Years ago, back when I was a junior public defender in Philadelphia and believed almost everything clients told me, I interviewed a client charged with being a felon in possession of a firearm.
“I was walking down the street that day,” the client told me. “As I walked by this playground, I saw a gun in the bushes close to where some children were playing. I couldn’t let anything happen to these innocent children. So I picked up the gun, even though I know I am not allowed to possess a firearm, and I was headed to the police station to turn it in. That is when the officers arrested me.”
“Good for you,” I responded. “You did exactly what you needed to do.”
I have subsequently heard many versions of this story over the years and, although I am tad bit less gullible than I used to be, there is in fact such a defense. In D.C., it is called the “innocent possession of a firearm” defense.
As the D.C. Court of Appeals put it in Hines v. United States, 326 A.2d 247 (D.C. 1974), the defense of innocent or momentary possession requires a showing not only that there was an absence of criminal purpose but also that the possession “was excused or justified as stemming from an affirmative effort to aid and enhance social policy underlying enforcement.”
The Court of Appeals dealt most recently with this issue in Saeve Evans v. United States, 304 A.3d 211 (D.C. 2023). Building on previous caselaw dealing with this defense, the issue in this case was how long a defendant is justified in possessing a firearm after the threat that justified the possession has subsided.
The defendant in Evans was convicted of Unlawful Possession of a Firearm (Prior Felony) for returning gunfire, presumably in self-defense, after he himself was fired upon. The court instructed the jury, over defense objection, that the justification for Evans’ possession of the firearm expired the moment the need for self-defense had dissipated: “he was required to drop the firearm where he stood the instant he appreciated that the danger had passed, and was not even permitted the time necessary to relinquish the firearm in a more responsible manner (such as returning it to a lawful owner or unloading it and rendering it inoperable before disposing of it).”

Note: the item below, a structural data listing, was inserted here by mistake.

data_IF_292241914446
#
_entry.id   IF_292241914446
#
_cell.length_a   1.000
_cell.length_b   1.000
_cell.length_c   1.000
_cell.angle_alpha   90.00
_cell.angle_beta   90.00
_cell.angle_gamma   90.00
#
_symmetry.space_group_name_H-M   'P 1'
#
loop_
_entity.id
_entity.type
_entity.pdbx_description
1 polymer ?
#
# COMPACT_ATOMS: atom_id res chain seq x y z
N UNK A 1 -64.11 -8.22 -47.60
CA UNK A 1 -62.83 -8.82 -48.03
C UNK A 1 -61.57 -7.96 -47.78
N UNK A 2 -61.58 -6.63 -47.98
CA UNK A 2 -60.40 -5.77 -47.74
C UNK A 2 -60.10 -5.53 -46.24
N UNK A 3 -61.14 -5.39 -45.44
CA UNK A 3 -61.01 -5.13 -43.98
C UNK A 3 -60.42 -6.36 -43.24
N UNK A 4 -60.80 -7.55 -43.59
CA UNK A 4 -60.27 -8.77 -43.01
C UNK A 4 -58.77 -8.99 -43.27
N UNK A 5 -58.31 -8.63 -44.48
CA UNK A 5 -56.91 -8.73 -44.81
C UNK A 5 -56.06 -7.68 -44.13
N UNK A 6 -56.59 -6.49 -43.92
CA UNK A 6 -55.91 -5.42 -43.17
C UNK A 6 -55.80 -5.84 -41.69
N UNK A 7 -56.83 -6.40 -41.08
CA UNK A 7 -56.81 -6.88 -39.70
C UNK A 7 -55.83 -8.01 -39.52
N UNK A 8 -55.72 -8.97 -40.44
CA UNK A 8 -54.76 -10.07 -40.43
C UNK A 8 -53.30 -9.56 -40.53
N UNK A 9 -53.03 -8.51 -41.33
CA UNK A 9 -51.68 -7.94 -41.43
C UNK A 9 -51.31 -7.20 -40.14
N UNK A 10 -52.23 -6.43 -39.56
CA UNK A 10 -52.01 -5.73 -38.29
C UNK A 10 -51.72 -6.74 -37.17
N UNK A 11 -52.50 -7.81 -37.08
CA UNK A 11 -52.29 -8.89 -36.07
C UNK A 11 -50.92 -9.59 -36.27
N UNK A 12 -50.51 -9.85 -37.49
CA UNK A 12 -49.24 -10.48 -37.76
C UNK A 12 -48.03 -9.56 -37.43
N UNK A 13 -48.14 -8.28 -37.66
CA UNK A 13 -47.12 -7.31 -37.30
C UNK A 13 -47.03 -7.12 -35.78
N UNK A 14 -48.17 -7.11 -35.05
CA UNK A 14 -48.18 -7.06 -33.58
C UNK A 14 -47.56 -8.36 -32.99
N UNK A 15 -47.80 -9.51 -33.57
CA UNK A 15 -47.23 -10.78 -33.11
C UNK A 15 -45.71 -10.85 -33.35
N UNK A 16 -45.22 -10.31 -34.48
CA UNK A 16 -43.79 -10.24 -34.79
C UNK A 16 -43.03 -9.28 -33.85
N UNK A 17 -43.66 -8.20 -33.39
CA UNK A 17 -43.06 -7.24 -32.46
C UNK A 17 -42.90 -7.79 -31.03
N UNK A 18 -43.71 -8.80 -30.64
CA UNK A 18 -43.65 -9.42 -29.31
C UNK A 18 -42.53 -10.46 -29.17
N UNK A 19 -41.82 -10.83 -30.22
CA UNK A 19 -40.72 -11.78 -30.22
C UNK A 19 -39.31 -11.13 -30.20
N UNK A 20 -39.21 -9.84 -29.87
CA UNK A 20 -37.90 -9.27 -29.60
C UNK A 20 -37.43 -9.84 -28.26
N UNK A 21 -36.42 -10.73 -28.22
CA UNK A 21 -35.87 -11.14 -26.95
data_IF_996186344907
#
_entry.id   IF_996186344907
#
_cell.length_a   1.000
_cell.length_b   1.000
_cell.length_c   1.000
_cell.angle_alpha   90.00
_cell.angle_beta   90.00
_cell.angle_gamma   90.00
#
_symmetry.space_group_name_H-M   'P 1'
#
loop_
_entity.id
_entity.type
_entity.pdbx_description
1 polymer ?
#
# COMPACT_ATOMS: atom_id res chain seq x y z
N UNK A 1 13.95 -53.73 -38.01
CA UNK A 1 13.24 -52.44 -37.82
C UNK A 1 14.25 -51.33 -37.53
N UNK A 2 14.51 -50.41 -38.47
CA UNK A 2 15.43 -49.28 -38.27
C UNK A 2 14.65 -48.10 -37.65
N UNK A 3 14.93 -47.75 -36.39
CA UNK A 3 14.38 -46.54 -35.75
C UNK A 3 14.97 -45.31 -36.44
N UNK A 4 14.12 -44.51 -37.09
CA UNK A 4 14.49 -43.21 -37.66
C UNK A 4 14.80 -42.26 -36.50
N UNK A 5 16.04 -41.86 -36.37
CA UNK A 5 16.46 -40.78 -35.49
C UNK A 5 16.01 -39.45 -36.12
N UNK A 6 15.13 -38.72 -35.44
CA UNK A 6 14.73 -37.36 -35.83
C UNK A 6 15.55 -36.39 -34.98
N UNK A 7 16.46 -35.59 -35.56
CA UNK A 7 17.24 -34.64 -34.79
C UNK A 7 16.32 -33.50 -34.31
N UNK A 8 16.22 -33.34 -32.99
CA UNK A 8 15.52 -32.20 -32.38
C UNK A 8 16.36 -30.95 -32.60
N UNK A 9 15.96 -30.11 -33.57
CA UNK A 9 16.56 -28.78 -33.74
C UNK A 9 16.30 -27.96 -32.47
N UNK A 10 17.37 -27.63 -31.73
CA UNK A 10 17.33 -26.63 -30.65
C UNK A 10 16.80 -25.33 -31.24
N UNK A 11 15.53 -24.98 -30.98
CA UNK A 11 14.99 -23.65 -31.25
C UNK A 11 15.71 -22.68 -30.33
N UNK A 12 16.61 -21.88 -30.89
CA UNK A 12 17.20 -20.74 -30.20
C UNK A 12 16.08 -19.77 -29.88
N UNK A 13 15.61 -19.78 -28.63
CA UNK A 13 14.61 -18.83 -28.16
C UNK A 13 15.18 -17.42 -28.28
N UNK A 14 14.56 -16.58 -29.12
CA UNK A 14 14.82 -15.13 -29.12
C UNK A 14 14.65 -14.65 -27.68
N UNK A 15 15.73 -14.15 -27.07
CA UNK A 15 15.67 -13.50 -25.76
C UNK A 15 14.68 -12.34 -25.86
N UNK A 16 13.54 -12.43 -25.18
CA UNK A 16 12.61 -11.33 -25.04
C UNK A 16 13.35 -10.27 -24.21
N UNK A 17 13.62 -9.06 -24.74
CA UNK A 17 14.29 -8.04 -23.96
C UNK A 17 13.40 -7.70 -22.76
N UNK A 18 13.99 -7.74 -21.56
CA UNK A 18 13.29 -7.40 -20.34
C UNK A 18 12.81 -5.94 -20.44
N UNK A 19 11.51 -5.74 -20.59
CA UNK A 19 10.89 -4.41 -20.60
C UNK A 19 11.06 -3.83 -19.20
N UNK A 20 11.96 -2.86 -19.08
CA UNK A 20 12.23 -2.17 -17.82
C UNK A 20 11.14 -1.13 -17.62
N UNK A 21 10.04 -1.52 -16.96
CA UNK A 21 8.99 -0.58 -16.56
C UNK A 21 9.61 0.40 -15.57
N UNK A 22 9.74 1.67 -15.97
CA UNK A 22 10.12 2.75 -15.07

Disagreeing with the trial court’s ruling, the D.C. Court of Appeals reversed the conviction: “The justification permitting possession of an otherwise unlawful in self-defense is not so illogically rigid. To interpret it that strictly would eviscerate it.”
The Court continued:
We hold that persons who procure a firearm in lawful self-defense are not criminally liable for possessing it so long as they dispossess themselves of the weapon with reasonable promptness after the need for self-defense has subsided. What amounts to reasonable promptness in the particular circumstances is often a question for the jury to decide, though it is generally limited to mere seconds or minutes after the right to self-defense has subsided, and does not extend to the hours or days thereafter.
In short, reasonably prompt, rather than instantaneous, dispossession is required.
Of note: The question addressed in Evans arose because of a jury question during their deliberations: How long after the shooting might Evans have been justified in possessing the firearm?
As a result, limiting its opinion to this specific issue, the court did not address – except in dicta – the timeframe during which Evans’ possession of the firearm in advance of the danger might also have been excused.
After all, as the government argued, it would have been implausible to believe that Evans had, by “random coincidence,” found a firearm on the ground at the precise time he needed to use it for self-defense.
The Court did note, however, “the right of self-defense does extend to some seconds or minutes before any strict necessity materializes as well. Our precedents are clear that the right of self-defense is triggered so long as a threat is ‘imminent’; it need not be present.”